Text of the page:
Lakers at Grizzlies: What to watch

The Lakers haven't played many high-end opponents this young season, much less many outside the cozy confines of Staples Center. Tonight, they'll get a serious taste of both. The Memphis Grizzlies are playing as well as any team in the NBA. At 8-2, they boast the Western Conference's best winning percentage, along with its top point differential (+7.6). On both sides of the ball, the Griz are putting in quality work. If the Lakers want to redeem themselves for Wednesday's "Muppet Time" fiasco in Sacramento and keep alive the chance of a winning three-game roadie, they'll need to sharpen their efforts.

For more perspective on the Grizzlies, I sent some questions to Chip Crain, among the hosts of the True Hoop Network's 3 Shades of Blue blog. Below are his responses.

Andy Kamenetzky: Memphis is off to a seriously hot start. They were obviously very good last season as well, but what accounts for the seemingly upgraded play this year?

Chip Crain: The Grizzlies have developed the team chemistry missing from last season. Rudy Gay is more focused. Zach Randolph is healthy. And the bench is stronger despite the loss of O.J. Mayo. Jerryd Bayless, Wayne Ellington, Quincy Pondexter and Marresse Speights all working together with a full training camp has allowed the team to build on the past two seasons. With Mike Conley and Marc Gasol both hitting their prime years, the team is suddenly deep and on the same page. The results speak for themselves.

AK: Conley will be matched against Darius Morris, and while the veteran has the distinct edge in skills and experience, Morris is a very big point guard, and does a nice job using that frame, especially defensively. How does Conley tend to fare against bigger guards, and how do you see this matchup playing out?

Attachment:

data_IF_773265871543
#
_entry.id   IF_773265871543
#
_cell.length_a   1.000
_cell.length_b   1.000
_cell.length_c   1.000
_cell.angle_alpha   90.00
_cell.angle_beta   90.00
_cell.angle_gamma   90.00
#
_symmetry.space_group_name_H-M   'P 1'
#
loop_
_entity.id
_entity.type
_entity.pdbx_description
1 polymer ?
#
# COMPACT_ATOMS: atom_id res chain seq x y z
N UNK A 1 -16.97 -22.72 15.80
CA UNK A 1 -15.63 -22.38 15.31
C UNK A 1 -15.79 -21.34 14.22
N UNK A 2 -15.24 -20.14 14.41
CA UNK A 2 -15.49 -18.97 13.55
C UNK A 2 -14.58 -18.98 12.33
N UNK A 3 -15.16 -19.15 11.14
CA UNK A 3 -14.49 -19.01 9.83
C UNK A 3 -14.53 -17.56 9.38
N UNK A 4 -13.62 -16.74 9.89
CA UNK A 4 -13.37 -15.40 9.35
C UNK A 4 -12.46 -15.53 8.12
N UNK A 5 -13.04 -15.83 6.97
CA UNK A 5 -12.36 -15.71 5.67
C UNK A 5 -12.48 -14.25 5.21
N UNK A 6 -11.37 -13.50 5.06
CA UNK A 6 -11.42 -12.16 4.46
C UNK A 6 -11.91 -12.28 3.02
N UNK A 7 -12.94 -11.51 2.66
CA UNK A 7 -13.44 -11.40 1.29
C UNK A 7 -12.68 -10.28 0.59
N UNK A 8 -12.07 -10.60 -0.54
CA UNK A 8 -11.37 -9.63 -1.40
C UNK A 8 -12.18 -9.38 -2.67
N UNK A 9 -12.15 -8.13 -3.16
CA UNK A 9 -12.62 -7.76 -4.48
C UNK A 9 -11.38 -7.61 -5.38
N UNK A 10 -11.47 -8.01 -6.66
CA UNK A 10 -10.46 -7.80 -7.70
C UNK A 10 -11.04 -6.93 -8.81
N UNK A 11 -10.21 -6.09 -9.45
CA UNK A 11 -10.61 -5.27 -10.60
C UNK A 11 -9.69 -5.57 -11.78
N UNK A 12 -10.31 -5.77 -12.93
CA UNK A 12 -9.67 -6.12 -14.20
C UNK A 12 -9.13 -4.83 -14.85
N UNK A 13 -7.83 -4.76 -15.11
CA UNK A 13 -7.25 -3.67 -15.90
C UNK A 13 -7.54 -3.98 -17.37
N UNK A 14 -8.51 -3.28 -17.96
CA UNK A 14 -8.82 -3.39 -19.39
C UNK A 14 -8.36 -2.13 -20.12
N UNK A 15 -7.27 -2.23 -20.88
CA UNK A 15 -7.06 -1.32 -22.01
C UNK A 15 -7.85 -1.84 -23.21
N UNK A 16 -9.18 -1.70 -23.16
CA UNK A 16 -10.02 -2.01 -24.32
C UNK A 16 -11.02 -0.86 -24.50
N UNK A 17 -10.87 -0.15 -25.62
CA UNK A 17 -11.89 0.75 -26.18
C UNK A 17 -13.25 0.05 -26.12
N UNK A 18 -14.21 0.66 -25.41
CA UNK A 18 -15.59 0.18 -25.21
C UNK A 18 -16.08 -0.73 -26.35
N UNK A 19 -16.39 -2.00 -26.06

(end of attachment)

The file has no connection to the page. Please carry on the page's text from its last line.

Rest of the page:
CC: Conley struggles defensively against bigger scoring guards, but offsets that somewhat with his speed and anticipation. Conley knows he has some big men behind him as well, so he can play more aggressive on the perimeter knowing Gasol, Gay and even Randolph have his back. Offensively, Conley isn't expected to penetrate as much as other point guards. The offense runs though Marc Gasol as much as Conley, and when Conley's man doubles down to help, he's become much more efficient from behind the arc. Conley has also found easy lanes to the hoop when he does penetrate, since Gasol sets strong picks.

AK: A common knock against the Griz, fair or not, is that Randolph and Gay can't play together. How are they looking as a tandem this year?

CC: This is one of the most common misunderstandings about the Grizzlies. Rudy and Z-Bo have had tremendous success together on the court and make a very solid tandem. Gay benefits from the attention Randolph (and Gasol) draw to match up one-on-one against his defender. This season especially, Gay is using his height and leaping ability to get great looks close to the basket. When Gay has the ball on the perimeter, teams have to respect his range, which gives Randolph room to operate on the baseline, especially when establishing rebounding position.

The idea that the two don't play well together is a mystery to me. When both are healthy, which hasn't happened often the last two seasons, the team is nearly unbeatable.

AK: On the other hand, nobody would deny how well Z-Bo and Marc Gasol operate in tandem. Which frontcourt -- Zach Randolph/Marc Gasol, Pau Gasol/Dwight Howard -- has the edge tonight?

CC: Zach and Marc have the best two-man game among bigs in the NBA. It doesn't hurt that Gasol is probably the league's best passing true center. From the high post, Gasol can hit the shot if his defender drops off or give Randolph the ball where he can score. Howard and Gasol are very similar in this regard but have yet to show the understanding of each other that Randolph and Gasol have after playing together three years. I'm giving the Lakers the edge because of their size advantage and Pau's understanding of Marc's strengths and weaknesses, but the matchup is much closer than a lot of people realize.

AK: Prediction?

CC: My bias is towards the Grizzlies, of course. Objectively, I give the Grizzlies the edge at point guard and small forward. I give the Lakers the edge at shooting guard and center. Power forward is a push as both Pau and Z-Bo have scored at ease on one another. The bench could be the major determining factor. If Ellington and Bayless can hit the open shots, the Lakers will struggle. This also means Tony Allen can focus solely on stopping Kobe and not force himself too much on the offensive end.

This game will be fun to watch. The Lakers are coming together after a disastrous early start. The Grizzlies have to maintain the chemistry that helped them sweep the Heat, Thunder and Knicks last week. I expect a playoff intensity to the game and hope the Grizzlies can pull out the win.